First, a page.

LEWISTON — When Bates College students arrive on campus next week to begin a new semester, they’re expected to bring some cases of COVID-19 with them.

Given the raging pandemic almost everywhere in the country, Joshua McIntosh, vice president for campus life, told students they’ll undergo a more comprehensive testing regimen than they did during the fall semester, which had mandatory screenings twice weekly.

McIntosh said the college is going to require three tests weekly for at least the first couple of weeks and add an entirely new system of rapid antigen screening in addition.

All of the testing aims at controlling the spread of the potentially deadly disease that forced Bates to shutter its campus last March and impose strict public health rules throughout the fall semester.

Hathorn Hall at Bates College, the school’s first building, completed in 1857. Steve Collins/Sun Journal

All told, 25 students and 18 college employees have tested positive for COVID-19 since August, including one active case among the college’s staff. Bates managed to avoid any large outbreaks and its success in clamping down on the disease compared favorably to most of its peers in the New England Small College Athletic Conference.

Students are slated to return to Lewiston during a two-day period that begins Thursday, Feb. 11. Most students are expected to come back, but they have the option of studying remotely.

They are required to go first to the Bates COVID-19 Testing Center at Underhill Arena, where they’ll be screened using the rapid test and the more accurate PCR test from the Broad Institute in Boston that Bates relied on during the fall.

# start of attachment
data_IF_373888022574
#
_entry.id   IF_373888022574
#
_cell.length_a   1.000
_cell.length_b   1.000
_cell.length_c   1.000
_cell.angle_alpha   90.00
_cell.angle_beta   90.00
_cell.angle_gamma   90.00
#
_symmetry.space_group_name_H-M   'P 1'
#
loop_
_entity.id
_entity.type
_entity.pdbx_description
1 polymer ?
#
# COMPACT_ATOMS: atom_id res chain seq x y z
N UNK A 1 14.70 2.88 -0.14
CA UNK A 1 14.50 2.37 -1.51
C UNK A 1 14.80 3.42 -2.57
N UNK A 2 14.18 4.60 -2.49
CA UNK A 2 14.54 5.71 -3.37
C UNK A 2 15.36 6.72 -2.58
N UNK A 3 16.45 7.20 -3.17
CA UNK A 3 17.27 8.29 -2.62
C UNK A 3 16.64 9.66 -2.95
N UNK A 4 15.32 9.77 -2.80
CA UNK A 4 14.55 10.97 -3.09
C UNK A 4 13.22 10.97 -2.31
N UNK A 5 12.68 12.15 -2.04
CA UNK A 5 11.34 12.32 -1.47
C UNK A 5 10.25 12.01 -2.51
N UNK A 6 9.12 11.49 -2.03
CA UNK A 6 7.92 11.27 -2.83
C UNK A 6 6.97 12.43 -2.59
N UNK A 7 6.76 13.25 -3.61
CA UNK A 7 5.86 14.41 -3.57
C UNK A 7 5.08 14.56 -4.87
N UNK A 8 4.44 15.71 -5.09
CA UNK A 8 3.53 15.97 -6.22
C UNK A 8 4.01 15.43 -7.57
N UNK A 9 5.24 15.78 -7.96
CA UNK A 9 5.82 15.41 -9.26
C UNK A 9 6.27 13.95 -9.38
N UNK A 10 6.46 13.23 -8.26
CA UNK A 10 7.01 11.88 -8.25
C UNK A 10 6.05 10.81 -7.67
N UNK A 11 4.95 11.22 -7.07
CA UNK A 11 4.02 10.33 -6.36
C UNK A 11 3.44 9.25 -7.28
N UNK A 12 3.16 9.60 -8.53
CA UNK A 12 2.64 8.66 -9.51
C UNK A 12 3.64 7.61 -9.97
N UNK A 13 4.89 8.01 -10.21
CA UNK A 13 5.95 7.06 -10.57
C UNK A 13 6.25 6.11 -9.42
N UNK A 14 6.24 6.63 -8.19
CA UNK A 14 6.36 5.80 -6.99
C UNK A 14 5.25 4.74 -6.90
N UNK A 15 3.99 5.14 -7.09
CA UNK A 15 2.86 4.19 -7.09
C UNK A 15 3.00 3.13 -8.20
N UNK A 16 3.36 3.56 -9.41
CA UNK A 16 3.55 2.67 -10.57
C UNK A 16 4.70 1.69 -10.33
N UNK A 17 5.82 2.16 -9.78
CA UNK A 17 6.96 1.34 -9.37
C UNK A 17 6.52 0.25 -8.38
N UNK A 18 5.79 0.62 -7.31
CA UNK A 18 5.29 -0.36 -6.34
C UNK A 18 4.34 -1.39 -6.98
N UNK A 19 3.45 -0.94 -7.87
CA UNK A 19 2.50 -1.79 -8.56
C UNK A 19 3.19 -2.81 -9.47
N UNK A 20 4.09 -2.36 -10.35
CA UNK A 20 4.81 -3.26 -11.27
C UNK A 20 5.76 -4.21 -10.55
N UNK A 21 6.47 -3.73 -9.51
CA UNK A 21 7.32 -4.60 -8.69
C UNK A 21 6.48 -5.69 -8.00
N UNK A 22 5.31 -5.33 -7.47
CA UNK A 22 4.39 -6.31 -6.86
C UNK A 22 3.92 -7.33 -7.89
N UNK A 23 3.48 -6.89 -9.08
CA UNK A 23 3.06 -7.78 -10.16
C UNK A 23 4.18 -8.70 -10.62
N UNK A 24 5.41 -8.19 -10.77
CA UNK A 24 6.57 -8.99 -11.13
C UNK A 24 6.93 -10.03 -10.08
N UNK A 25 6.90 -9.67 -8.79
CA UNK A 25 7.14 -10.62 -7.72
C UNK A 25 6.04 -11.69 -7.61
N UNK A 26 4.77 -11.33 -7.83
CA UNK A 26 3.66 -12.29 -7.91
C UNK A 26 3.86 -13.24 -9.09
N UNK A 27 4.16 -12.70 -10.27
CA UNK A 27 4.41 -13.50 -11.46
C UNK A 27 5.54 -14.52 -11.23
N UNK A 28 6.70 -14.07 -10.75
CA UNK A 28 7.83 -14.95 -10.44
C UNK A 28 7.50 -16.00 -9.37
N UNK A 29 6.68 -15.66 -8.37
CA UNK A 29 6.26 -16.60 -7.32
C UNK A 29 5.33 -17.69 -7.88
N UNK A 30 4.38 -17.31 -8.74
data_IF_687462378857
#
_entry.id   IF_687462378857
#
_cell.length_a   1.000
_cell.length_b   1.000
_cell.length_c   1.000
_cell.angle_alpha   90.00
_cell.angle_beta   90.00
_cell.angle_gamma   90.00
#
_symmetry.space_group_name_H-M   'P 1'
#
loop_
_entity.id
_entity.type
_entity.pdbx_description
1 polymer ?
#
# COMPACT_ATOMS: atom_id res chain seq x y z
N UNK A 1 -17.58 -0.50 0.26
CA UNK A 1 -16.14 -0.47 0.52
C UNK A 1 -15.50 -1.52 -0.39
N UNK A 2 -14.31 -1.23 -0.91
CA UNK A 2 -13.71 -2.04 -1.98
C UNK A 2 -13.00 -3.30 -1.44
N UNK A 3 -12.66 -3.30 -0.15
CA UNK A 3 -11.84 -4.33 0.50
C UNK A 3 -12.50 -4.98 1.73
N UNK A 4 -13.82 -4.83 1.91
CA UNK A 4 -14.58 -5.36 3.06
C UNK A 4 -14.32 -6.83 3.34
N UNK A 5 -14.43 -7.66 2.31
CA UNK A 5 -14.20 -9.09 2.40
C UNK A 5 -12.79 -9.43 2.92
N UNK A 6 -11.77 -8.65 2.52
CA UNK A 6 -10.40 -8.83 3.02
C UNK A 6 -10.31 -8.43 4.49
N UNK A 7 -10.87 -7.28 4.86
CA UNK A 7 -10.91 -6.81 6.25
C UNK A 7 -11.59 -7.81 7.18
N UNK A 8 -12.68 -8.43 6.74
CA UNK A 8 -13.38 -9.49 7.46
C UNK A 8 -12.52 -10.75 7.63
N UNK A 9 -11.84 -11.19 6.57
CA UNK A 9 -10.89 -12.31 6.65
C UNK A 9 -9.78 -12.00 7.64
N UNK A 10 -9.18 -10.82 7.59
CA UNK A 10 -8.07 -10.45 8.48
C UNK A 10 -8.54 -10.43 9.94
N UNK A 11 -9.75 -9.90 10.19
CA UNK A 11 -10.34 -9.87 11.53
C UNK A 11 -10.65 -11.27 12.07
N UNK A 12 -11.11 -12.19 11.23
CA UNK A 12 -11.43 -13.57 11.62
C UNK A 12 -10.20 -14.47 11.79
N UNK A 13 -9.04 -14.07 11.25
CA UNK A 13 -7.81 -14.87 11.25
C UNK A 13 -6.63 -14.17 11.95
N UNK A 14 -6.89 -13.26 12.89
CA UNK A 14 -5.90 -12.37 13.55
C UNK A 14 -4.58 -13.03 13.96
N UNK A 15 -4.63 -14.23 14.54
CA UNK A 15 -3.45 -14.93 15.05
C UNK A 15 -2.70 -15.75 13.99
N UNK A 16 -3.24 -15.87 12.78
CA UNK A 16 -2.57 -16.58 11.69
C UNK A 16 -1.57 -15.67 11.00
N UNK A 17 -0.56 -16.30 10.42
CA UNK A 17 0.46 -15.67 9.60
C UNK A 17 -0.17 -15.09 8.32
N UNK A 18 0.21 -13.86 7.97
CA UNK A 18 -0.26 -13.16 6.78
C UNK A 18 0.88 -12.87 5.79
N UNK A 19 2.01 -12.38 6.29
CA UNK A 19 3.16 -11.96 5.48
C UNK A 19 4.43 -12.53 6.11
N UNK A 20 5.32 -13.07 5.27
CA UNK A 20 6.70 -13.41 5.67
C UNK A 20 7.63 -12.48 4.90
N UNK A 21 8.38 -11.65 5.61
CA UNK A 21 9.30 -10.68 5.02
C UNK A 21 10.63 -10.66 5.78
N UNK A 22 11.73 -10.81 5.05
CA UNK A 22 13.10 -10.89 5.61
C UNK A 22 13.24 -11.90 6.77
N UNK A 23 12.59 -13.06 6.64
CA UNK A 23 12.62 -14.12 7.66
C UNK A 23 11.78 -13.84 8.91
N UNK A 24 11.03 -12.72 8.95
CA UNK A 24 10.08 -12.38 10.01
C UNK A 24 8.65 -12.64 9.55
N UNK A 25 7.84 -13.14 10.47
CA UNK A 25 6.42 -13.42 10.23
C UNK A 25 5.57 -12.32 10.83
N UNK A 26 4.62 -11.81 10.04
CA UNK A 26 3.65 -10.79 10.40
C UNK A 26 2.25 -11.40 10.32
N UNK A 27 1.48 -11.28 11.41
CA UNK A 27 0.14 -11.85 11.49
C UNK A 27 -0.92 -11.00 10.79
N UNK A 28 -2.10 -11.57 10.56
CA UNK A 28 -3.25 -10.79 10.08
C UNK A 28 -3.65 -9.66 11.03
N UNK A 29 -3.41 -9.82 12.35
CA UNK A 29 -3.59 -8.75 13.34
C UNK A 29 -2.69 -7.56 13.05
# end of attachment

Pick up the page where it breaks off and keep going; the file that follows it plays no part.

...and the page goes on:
Bates College COVID-19 dashboard results through January 2021. Bates College

Using the rapid test for every student on arrival “will help to identify active cases of COVID-19 and give us the opportunity to immediately begin isolation protocol to support those students within their initial hours on campus,” McIntosh said in a letter to students.

He said it will also reduce the chances of people with active cases “spending time in a residence hall while they await the results” of the more accurate test whose results usually take a couple of days to come back.

Minimizing exposure will help keep the coronavirus in check and lower the number of close contacts who would need to be quarantined after the discovery that somebody tests positive, McIntosh said.

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“While rapid antigen screening may not identify all students who ultimately test positive via their Broad PCR test, it will identify students with the greatest risk of transmitting COVID-19 to other students,” he said.

Students who get a positive rapid test will be moved to isolation housing immediately at least until the more accurate test’s results are available.

Every student is required to stay in their dorm room or off-campus residence during the arrival quarantine period except to use the restroom or pick up grab-and-go meals.

After they get negative test results, probably in 36 to 48 hours, they’ll be able to move around on campus. They will not be allowed to leave campus or attend class until they get a second negative result, however.

The college is maintaining its requirement that everybody on campus wear masks and maintain social distancing.


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